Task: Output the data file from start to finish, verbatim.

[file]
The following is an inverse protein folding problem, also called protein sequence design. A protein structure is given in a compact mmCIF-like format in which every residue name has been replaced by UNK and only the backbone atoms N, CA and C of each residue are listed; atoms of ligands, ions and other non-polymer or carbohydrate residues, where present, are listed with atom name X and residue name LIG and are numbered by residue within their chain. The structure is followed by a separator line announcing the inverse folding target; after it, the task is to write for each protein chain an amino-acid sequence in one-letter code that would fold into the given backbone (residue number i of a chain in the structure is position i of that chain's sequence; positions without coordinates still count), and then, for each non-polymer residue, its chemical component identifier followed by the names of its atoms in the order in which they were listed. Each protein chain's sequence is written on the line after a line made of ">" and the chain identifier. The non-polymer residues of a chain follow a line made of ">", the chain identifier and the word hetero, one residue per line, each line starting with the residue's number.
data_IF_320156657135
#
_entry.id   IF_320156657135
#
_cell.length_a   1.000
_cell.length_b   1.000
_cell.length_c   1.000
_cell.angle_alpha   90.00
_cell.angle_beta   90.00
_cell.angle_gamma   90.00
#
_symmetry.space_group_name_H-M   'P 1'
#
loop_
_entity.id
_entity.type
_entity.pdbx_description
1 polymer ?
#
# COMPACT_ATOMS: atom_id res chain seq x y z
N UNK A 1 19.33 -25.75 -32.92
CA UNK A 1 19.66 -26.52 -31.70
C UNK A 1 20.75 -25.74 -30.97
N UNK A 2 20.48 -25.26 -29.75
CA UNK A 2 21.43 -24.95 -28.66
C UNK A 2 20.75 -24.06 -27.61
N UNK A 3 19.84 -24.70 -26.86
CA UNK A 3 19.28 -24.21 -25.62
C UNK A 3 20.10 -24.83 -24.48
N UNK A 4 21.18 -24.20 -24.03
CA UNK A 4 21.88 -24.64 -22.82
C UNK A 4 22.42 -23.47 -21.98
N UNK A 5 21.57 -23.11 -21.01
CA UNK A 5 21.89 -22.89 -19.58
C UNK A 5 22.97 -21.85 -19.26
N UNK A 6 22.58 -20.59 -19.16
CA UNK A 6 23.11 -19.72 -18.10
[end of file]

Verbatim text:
The following is an inverse protein folding problem, also called protein sequence design. A protein structure is given in a compact mmCIF-like format in which every residue name has been replaced by UNK and only the backbone atoms N, CA and C of each residue are listed; atoms of ligands, ions and other non-polymer or carbohydrate residues, where present, are listed with atom name X and residue name LIG and are numbered by residue within their chain. The structure is followed by a separator line announcing the inverse folding target; after it, the task is to write for each protein chain an amino-acid sequence in one-letter code that would fold into the given backbone (residue number i of a chain in the structure is position i of that chain's sequence; positions without coordinates still count), and then, for each non-polymer residue, its chemical component identifier followed by the names of its atoms in the order in which they were listed. Each protein chain's sequence is written on the line after a line made of ">" and the chain identifier. The non-polymer residues of a chain follow a line made of ">", the chain identifier and the word hetero, one residue per line, each line starting with the residue's number.
data_IF_320156657135
#
_entry.id   IF_320156657135
#
_cell.length_a   1.000
_cell.length_b   1.000
_cell.length_c   1.000
_cell.angle_alpha   90.00
_cell.angle_beta   90.00
_cell.angle_gamma   90.00
#
_symmetry.space_group_name_H-M   'P 1'
#
loop_
_entity.id
_entity.type
_entity.pdbx_description
1 polymer ?
#
# COMPACT_ATOMS: atom_id res chain seq x y z
N UNK A 1 19.33 -25.75 -32.92
CA UNK A 1 19.66 -26.52 -31.70
C UNK A 1 20.75 -25.74 -30.97
N UNK A 2 20.48 -25.26 -29.75
CA UNK A 2 21.43 -24.95 -28.66
C UNK A 2 20.75 -24.06 -27.61
N UNK A 3 19.84 -24.70 -26.86
CA UNK A 3 19.28 -24.21 -25.62
C UNK A 3 20.10 -24.83 -24.48
N UNK A 4 21.18 -24.20 -24.03
CA UNK A 4 21.88 -24.64 -22.82
C UNK A 4 22.42 -23.47 -21.98
N UNK A 5 21.57 -23.11 -21.01
CA UNK A 5 21.89 -22.89 -19.58
C UNK A 5 22.97 -21.85 -19.26
N UNK A 6 22.58 -20.59 -19.16
CA UNK A 6 23.11 -19.72 -18.10